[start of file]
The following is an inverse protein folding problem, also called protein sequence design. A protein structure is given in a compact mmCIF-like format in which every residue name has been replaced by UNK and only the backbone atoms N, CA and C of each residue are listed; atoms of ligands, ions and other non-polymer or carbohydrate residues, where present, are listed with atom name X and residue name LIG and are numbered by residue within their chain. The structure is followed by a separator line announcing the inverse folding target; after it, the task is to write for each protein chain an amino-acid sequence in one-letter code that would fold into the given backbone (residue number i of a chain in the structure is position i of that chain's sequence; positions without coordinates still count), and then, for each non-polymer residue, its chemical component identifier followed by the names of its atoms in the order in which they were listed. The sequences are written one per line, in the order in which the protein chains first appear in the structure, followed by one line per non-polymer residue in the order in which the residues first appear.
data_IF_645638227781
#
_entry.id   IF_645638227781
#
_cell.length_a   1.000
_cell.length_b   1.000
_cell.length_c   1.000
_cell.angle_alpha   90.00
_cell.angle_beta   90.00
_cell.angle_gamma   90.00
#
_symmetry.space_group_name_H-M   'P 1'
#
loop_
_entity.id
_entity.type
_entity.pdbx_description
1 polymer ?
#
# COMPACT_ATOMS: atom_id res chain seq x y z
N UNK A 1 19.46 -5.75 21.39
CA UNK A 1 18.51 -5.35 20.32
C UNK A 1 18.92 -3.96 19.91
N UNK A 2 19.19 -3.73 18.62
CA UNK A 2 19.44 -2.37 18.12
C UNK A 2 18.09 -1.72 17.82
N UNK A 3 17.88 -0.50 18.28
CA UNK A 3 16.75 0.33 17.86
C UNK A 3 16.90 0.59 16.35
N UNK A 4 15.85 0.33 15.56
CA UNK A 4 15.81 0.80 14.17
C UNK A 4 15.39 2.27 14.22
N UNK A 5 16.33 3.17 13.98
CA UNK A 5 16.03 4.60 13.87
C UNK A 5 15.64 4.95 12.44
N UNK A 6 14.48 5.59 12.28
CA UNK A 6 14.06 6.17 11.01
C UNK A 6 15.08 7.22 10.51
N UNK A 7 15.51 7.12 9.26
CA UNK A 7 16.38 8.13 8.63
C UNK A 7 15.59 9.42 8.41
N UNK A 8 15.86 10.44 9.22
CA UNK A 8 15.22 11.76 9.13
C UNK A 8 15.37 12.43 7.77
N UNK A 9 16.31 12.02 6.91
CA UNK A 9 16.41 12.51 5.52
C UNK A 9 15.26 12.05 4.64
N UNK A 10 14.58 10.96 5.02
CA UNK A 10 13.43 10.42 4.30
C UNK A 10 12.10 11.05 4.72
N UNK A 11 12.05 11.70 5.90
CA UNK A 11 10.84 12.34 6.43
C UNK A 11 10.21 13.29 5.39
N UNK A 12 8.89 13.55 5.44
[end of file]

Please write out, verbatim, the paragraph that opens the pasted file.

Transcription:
The following is an inverse protein folding problem, also called protein sequence design. A protein structure is given in a compact mmCIF-like format in which every residue name has been replaced by UNK and only the backbone atoms N, CA and C of each residue are listed; atoms of ligands, ions and other non-polymer or carbohydrate residues, where present, are listed with atom name X and residue name LIG and are numbered by residue within their chain. The structure is followed by a separator line announcing the inverse folding target; after it, the task is to write for each protein chain an amino-acid sequence in one-letter code that would fold into the given backbone (residue number i of a chain in the structure is position i of that chain's sequence; positions without coordinates still count), and then, for each non-polymer residue, its chemical component identifier followed by the names of its atoms in the order in which they were listed. The sequences are written one per line, in the order in which the protein chains first appear in the structure, followed by one line per non-polymer residue in the order in which the residues first appear.